Sorry, Walt, but a Mickey Mouse feature story won’t land me a job

One of the sessions I was most excited for was “Avoiding the Mickey Mouse Feature Story,” led by High Point University’s Bobby Hayes. And while I do love everything Disney, including Mickey himself, this session was one of the personal highlights thus far in the convention. The session began with a distribution of gifts from Hayes, as he passed around four different feature stories and asked our opinions on them. The first three showed us what not to do in a feature story: a lack of storytelling, interviews and personality was present in each of these pieces, leaving us all struggling to finish them. Then, the last one we read was like a breath of fresh air – the author showed us what ingredients go into making a feature story excellent.

Dubbing it “a movie on paper,” Hayes explained that feature writing must be complex, use active descriptions and be a part of multiple scenes, regardless of whether the writer was physically present or not. A common misconception about profile stories in feature writing is that it’s all about the main character, therefore, only the main character needs to be interviewed. The truth could not be more opposite. Hayes encouraged the session attendees to interview multiple people, because on many occasions, the best interviews don’t come along until several interviews have already occurred. He also stressed that journalists should not feel obligated to include each and every interview: only pick out the really good stuff and the best storytelling quotes that will carry your feature piece smoothly.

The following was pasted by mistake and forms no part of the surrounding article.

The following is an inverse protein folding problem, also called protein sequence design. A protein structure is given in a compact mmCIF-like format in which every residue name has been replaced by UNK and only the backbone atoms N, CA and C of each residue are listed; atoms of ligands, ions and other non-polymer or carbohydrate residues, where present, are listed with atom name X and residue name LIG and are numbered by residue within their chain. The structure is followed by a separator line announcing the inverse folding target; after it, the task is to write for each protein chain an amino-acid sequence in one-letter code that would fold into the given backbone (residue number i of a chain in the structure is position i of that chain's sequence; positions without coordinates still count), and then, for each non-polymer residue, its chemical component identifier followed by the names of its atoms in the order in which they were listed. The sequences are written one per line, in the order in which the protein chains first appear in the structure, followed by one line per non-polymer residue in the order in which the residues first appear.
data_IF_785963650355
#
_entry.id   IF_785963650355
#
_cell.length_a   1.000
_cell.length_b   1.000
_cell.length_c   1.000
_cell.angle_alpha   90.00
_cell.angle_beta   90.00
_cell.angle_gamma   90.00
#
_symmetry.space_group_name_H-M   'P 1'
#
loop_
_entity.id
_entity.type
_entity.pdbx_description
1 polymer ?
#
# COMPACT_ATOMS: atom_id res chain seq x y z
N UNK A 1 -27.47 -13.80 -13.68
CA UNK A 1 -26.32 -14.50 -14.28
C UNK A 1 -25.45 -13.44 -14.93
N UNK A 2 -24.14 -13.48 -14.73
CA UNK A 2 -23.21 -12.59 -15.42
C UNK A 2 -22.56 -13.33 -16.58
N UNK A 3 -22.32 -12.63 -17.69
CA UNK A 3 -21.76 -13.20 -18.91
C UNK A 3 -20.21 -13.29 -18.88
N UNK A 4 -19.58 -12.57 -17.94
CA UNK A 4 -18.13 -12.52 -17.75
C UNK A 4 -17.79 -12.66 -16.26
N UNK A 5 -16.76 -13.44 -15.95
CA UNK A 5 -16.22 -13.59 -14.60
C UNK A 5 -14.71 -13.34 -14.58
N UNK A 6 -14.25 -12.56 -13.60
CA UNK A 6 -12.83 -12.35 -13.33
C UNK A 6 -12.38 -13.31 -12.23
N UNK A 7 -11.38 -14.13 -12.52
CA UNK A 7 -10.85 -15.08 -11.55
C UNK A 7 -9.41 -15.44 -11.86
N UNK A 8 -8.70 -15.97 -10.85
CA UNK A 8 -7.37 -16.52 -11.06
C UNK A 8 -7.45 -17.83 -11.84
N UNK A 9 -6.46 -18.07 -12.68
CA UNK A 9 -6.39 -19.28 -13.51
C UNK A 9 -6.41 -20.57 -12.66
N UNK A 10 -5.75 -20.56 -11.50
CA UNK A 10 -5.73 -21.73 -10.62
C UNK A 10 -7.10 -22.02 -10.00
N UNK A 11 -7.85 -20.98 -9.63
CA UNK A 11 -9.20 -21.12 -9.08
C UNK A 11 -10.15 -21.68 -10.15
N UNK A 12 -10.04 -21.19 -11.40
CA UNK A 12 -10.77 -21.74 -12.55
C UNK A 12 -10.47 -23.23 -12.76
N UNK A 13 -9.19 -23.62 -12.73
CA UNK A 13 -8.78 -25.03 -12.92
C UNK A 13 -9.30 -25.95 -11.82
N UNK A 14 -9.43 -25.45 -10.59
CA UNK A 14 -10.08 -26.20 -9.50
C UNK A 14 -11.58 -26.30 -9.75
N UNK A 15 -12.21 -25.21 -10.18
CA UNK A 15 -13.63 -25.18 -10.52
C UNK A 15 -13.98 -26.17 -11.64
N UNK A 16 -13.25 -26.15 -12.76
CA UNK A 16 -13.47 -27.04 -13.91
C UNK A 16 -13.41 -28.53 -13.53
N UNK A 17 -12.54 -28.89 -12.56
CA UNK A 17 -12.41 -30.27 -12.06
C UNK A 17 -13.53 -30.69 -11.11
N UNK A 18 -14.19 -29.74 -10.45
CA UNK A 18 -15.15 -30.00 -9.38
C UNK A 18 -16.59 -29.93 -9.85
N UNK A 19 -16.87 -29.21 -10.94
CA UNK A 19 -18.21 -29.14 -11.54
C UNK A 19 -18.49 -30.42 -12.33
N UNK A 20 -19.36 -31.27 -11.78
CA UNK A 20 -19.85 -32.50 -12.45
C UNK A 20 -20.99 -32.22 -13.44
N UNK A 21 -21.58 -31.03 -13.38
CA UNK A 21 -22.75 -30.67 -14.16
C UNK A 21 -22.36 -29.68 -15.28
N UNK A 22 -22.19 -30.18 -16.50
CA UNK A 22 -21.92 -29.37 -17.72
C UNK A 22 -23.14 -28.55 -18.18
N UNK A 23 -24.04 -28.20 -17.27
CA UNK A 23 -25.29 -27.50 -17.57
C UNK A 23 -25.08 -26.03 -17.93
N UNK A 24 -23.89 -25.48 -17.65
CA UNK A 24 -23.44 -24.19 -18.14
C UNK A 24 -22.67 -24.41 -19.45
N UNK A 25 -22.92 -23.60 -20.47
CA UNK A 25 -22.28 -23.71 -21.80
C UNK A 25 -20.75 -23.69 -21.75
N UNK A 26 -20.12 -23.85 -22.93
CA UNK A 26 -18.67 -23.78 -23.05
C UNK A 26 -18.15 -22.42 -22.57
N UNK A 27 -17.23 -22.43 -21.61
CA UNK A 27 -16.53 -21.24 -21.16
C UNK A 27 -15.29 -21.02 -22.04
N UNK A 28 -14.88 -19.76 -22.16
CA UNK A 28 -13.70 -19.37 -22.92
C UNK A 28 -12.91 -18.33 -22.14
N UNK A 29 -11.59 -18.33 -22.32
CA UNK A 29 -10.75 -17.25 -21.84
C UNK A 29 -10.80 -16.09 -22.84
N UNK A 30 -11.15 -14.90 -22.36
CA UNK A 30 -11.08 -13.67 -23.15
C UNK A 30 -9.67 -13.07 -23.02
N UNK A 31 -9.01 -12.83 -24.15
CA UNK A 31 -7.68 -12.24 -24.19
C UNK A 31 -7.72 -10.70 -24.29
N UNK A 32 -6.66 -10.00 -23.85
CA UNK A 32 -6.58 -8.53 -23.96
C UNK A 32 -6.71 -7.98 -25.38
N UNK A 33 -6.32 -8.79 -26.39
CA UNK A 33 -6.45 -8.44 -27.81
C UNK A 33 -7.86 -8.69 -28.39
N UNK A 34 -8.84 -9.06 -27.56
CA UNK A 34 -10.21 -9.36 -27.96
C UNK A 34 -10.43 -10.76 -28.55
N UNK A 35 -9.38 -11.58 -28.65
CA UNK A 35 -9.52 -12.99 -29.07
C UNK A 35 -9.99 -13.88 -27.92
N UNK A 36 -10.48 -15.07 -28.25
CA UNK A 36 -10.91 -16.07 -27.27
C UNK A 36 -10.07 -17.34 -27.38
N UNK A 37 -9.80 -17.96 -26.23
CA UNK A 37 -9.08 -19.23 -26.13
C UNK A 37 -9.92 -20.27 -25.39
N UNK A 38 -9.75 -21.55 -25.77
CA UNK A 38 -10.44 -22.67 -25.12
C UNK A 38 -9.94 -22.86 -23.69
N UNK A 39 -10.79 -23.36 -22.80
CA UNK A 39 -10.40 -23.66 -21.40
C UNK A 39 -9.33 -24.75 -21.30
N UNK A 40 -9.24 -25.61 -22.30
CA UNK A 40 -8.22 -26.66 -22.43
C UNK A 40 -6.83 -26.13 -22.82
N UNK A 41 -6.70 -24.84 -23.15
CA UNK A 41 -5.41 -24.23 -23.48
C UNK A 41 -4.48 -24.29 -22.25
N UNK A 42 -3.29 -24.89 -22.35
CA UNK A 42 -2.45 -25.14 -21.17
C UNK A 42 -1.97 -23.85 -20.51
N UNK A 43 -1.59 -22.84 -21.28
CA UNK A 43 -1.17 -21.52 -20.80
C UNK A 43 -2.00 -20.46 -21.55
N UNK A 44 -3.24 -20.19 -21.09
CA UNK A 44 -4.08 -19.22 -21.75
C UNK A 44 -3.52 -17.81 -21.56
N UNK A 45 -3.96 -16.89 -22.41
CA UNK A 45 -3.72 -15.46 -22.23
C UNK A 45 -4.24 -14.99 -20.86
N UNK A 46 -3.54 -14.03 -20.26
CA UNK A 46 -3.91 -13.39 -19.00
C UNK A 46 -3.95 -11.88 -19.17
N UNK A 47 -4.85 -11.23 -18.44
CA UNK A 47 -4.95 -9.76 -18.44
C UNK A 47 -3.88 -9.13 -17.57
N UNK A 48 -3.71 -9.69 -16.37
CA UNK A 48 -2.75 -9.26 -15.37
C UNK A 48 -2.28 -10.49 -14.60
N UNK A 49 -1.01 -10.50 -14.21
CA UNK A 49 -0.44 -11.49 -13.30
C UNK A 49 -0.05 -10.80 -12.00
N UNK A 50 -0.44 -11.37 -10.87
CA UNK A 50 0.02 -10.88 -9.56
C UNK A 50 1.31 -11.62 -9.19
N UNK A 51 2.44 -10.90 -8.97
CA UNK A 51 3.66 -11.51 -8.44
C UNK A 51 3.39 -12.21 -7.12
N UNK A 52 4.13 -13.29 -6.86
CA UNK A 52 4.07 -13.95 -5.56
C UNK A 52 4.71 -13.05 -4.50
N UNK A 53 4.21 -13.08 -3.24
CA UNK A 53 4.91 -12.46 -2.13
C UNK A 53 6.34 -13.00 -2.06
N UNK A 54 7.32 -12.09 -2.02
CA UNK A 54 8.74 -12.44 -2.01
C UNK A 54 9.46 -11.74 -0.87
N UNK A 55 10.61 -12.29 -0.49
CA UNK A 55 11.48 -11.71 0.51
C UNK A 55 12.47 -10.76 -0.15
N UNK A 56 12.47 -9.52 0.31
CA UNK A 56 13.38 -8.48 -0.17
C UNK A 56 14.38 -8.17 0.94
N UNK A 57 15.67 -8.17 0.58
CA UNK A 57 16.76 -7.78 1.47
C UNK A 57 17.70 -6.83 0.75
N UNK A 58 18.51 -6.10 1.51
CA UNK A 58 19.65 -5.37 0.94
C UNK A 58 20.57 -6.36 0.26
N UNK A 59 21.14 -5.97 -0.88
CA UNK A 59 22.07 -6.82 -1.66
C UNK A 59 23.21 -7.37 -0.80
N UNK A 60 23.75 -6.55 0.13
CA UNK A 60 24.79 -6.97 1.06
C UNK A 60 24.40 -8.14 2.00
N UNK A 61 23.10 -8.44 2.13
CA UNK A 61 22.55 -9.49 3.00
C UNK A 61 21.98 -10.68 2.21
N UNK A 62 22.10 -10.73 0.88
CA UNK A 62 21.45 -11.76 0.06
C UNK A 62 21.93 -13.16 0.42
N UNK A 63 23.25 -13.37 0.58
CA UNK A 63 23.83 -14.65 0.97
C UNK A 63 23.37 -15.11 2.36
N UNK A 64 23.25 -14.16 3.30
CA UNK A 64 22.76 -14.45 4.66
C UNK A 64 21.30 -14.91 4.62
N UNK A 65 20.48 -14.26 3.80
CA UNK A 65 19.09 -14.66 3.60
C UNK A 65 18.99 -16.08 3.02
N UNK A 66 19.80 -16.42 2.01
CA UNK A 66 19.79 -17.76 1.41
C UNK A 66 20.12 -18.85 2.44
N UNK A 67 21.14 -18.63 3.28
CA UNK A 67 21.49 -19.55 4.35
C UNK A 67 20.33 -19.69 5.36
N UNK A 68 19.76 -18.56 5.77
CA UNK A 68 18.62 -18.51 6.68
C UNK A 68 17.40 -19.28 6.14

Hayes also encouraged us to tease and get physical with our readers … through our language. A well-written feature story will use active descriptions and sensory language, and teasing the reader by not revealing the end or punchline prematurely is a great tool in taking a feature story to the next level. After all, said Hayes, what great film reveals the ending in the first few scenes? Even more important than the lede in feature writing is the ending: make sure the writing has ended the story with a powerful bang.

Some of Hayes’ other pieces of advice include:

  • Put your character in motion in your story.
  • Develop tension and conflict.
  • Do more interviews than you feel is necessary, but don’t make your story too cluttered.
  • Choose only the best storytelling quotes.
  • Play a little; features writing shouldn’t follow an exact formula in structure.
  • Find what makes your main character “tick.”
-Ashley Fahey
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